Hartsfield-Jackson International Airport in Atlanta has been the busiest in the world in terms of passengers handled since 1998. Yet what makes it unusual is that it is one of the only airports in the busiest top 10 that does not have a direct competitor airport serving the population (and airlines) within the same metropolitan area.

It can be argued that Hartsfield-Jackson has achieved this number of passengers simply because it is a hub for Delta Air Lines, currently the world's largest airline, and thus does not serve a high number of origin and destination (O&D) passengers from Atlanta.

Demand would therefore not be as high for alternative airport. However, airlines such as AirTran (now Southwest) do maintain a strong O&D network serving the 6.1 million population of the Atlanta metro area, and demand exists for other airlines to begin service to the city.

A plan to open an alternative airport serving Atlanta has existed since 1975 when land was purchased in Paulding, Ga. Eventually, in 2007, some of this land was used to build a new general aviation field known as Paulding County Regional Airport.

Its tiny facilities and terminal building were no match for its world-class neighbor some 30 miles to the south. However, four months ago a plan was made public to attract airline service to the site, now known as Silver Comet Field at Paulding Northwest Atlanta Airport.

Hartsfield-Jackson International Airport in Atlanta is a hub for Delta Air Lines, currently the world's largest airline.

The most recent news from the ambitious airport, however, is that delays have been suffered yet again in passing the regulatory approvals and improving facilities to enable it to handle regular airline service. What’s more, it seems one of the most influential voices in Atlanta's aviation industry is not willing to allow Paulding to expand without a fight.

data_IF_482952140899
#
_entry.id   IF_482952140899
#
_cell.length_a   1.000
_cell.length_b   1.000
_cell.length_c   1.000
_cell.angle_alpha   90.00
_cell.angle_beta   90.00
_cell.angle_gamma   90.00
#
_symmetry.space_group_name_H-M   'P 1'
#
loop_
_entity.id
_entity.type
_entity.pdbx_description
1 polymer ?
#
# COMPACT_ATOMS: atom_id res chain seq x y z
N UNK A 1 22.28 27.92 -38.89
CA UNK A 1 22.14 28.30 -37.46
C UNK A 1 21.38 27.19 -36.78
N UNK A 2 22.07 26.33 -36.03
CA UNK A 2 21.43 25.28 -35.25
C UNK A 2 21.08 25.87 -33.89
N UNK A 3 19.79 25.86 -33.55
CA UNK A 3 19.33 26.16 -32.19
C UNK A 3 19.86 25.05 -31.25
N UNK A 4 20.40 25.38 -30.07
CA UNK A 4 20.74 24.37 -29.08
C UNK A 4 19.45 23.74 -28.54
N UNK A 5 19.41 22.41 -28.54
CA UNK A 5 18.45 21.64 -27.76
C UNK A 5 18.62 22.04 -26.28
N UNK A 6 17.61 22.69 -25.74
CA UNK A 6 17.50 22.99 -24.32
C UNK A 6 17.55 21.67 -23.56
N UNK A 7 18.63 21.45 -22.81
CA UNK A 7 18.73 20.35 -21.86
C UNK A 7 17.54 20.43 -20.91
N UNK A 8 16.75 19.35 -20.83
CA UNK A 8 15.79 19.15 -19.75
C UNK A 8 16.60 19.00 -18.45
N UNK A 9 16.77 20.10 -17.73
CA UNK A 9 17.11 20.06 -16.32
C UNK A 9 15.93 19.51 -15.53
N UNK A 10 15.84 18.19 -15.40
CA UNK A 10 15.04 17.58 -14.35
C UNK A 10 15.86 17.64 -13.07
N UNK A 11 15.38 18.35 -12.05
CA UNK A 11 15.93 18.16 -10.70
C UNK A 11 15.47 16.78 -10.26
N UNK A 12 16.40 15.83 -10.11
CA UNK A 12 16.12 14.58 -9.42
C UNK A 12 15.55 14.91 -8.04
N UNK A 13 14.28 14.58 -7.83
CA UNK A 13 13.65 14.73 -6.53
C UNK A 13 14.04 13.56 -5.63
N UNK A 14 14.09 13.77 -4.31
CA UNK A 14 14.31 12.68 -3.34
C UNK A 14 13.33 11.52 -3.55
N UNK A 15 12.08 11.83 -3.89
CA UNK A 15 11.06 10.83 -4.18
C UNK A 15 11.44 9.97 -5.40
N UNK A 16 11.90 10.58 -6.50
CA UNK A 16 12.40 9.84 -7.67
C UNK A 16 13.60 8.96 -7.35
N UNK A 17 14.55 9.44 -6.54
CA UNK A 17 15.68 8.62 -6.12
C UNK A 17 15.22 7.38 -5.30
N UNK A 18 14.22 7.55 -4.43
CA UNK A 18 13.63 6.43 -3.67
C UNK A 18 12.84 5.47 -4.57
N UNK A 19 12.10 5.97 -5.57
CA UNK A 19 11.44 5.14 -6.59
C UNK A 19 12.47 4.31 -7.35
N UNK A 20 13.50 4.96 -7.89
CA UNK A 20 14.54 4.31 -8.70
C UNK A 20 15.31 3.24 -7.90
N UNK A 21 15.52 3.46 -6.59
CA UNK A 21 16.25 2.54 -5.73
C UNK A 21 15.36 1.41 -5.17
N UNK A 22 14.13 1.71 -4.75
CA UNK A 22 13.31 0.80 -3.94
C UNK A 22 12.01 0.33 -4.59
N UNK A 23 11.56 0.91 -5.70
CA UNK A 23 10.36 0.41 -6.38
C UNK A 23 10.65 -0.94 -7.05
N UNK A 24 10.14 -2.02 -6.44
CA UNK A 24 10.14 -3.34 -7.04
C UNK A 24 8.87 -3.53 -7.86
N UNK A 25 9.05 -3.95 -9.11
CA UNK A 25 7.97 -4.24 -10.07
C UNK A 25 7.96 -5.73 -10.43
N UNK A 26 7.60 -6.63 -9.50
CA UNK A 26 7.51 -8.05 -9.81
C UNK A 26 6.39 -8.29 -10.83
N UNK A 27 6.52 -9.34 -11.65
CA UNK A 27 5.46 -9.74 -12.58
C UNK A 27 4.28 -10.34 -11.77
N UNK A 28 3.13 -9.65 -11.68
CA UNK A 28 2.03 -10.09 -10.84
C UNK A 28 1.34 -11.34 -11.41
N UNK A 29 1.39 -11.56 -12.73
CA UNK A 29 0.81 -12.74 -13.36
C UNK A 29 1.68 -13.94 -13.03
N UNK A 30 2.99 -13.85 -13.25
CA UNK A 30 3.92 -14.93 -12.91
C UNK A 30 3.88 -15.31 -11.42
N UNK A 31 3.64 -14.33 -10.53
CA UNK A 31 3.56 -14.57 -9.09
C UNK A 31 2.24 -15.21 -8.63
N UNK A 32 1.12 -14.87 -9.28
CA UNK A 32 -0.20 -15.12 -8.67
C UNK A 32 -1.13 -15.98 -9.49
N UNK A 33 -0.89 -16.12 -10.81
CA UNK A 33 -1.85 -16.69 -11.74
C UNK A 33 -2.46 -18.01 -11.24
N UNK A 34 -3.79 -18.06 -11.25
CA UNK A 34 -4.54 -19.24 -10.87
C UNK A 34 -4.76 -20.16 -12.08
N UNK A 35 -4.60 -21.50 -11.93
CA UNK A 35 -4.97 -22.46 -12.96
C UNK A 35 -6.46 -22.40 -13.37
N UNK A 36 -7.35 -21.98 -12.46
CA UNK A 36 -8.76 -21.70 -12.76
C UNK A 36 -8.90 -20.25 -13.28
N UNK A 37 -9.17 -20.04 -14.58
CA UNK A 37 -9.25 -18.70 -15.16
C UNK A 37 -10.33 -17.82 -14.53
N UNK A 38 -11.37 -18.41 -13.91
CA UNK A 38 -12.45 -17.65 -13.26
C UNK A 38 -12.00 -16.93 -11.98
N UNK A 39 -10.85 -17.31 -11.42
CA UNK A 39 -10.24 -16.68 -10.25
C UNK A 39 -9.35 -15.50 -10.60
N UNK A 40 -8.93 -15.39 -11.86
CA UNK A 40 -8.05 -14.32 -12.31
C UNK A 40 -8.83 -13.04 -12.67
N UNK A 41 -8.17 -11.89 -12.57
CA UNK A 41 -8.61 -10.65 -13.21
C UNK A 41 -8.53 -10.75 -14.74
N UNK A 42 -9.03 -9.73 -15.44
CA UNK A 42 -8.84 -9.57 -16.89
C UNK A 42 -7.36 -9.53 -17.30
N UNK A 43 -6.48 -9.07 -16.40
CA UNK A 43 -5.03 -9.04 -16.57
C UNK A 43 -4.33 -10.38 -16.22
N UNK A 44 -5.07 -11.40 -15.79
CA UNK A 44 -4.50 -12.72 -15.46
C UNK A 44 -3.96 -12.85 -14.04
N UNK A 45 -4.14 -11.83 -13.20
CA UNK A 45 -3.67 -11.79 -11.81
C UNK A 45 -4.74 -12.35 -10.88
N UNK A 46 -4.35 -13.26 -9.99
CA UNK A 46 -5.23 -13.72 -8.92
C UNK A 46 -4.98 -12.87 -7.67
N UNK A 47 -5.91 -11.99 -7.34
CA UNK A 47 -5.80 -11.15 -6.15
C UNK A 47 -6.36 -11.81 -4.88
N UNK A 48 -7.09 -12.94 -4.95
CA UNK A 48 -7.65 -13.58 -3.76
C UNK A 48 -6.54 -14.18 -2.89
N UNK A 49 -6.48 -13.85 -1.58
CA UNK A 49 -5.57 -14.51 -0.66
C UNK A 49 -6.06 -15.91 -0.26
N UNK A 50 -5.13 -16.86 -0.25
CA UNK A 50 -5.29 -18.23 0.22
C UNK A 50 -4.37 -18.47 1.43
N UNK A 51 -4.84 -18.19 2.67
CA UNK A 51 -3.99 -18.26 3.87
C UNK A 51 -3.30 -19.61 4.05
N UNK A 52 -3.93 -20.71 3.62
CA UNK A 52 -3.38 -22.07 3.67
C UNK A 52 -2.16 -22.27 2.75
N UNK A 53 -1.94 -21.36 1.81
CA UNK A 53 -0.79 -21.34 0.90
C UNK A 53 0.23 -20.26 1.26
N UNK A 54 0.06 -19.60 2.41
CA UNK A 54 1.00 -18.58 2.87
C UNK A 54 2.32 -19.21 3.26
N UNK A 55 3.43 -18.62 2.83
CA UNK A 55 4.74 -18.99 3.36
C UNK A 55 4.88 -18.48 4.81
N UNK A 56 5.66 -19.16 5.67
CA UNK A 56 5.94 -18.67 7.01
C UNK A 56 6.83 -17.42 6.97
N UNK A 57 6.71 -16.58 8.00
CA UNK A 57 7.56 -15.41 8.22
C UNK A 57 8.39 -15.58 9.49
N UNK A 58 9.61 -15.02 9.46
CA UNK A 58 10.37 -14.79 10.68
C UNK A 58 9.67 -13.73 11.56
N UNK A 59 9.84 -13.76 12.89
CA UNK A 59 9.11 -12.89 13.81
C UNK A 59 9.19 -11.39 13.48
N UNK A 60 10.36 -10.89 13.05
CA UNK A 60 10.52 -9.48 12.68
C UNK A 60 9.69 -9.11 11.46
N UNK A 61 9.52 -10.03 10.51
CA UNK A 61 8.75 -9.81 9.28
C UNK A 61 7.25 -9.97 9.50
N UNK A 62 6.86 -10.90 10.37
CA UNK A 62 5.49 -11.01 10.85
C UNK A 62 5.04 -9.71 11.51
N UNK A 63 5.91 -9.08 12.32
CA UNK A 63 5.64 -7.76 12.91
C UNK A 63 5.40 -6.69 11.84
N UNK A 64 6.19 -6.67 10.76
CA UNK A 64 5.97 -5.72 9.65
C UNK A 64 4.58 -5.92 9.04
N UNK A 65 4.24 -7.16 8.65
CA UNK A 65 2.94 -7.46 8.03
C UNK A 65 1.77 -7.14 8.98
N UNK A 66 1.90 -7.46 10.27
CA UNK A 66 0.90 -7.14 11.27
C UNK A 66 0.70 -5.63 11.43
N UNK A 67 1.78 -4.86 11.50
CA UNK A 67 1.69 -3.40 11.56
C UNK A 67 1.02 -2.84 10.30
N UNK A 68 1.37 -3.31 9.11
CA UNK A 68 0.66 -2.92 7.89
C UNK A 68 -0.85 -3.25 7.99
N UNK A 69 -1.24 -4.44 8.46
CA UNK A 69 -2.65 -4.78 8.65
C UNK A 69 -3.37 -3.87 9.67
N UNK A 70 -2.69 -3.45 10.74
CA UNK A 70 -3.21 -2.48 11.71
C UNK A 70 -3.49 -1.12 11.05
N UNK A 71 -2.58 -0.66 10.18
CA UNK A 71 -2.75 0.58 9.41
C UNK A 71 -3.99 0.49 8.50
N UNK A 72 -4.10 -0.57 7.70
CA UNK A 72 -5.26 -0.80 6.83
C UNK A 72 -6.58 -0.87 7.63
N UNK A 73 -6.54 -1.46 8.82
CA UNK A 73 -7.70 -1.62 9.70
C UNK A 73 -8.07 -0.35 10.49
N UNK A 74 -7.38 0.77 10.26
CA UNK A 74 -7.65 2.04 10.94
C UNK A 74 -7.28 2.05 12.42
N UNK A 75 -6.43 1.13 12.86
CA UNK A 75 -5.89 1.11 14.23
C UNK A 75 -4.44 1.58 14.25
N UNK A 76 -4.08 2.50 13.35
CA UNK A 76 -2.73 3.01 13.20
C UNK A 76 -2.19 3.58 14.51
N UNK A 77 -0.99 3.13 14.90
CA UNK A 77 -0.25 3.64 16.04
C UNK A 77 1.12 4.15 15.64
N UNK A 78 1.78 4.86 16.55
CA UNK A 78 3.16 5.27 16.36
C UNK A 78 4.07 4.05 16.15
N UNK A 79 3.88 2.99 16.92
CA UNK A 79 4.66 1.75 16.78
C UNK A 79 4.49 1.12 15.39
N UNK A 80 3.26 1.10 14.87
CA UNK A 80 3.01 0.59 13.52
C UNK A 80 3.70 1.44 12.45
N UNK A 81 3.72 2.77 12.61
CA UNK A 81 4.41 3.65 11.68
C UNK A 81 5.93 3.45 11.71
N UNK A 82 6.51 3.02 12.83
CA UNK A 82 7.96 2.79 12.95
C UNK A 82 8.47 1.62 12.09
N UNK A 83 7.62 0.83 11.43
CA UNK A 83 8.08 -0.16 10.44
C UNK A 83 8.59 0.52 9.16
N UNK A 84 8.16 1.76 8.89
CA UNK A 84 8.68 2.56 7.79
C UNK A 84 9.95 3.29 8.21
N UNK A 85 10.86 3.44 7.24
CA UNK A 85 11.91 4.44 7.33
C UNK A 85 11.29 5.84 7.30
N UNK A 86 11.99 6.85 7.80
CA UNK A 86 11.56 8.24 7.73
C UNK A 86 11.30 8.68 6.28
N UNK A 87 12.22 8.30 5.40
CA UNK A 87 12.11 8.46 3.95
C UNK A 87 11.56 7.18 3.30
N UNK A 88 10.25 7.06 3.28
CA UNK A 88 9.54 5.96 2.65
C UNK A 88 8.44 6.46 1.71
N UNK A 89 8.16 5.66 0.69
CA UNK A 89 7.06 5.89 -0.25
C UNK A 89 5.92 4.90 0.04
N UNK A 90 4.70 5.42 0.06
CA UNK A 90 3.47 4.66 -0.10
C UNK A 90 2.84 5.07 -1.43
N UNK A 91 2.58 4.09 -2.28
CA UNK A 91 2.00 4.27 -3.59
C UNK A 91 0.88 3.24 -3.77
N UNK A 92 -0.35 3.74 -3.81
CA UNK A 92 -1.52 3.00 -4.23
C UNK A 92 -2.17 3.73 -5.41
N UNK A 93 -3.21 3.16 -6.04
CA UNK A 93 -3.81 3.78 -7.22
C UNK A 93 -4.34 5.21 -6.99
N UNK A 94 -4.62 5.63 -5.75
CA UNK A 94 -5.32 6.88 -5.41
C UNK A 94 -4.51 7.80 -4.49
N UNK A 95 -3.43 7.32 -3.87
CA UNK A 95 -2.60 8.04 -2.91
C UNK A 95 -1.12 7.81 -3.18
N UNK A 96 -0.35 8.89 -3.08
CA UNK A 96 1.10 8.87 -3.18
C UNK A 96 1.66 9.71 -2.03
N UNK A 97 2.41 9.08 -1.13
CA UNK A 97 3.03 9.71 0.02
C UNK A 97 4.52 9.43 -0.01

Paulding had already hoped to have announced new low-cost services by Allegiant Air by now. However, Delta fears opening up the new airport would naturally bring unwanted competition to its nearby hub, and the company has been quite outspoken in its criticism for the plans.

In addition to Delta's opposition, criticisms have also been raised from local residents who fear the environmental impact and noise, particularly if demand brings about speedy growth with multiple airline flights per day. This environmental concern and alleged statements made previously that claimed the airport would not be developed into a commercial airline hub has brought about the latest delay.

"With regards to the development now occurring at the airport, many aspects of the process were discussed openly at public meetings of the Authority beginning October 2012, which were attended by members of the community and, on occasion, news media," Calvin Thomas, chairman of the Paulding Northwest Atlanta Airport Authority, wrote in a public statement in December.

"Additionally, various aspects regarding the commercialization of the airport, including approvals for taxiway widening and the purchase of firefighting equipment specifically designed for commercial usage, were discussed and voted on in open sessions of either the Airport Authority or County Commission. I might add all commissioners of the County Commission voted."

Thomas added: "Every decision that the Airport Authority has made over the years, including those to go after general aviation and now commercial aviation, have always been made with the best interests for the future of this county in mind."

Silver Comet Field is now unlikely to see any progress until later in 2014, but it is still hopeful of developing a small number of airline flights, and to boost the local economy of Paulding County.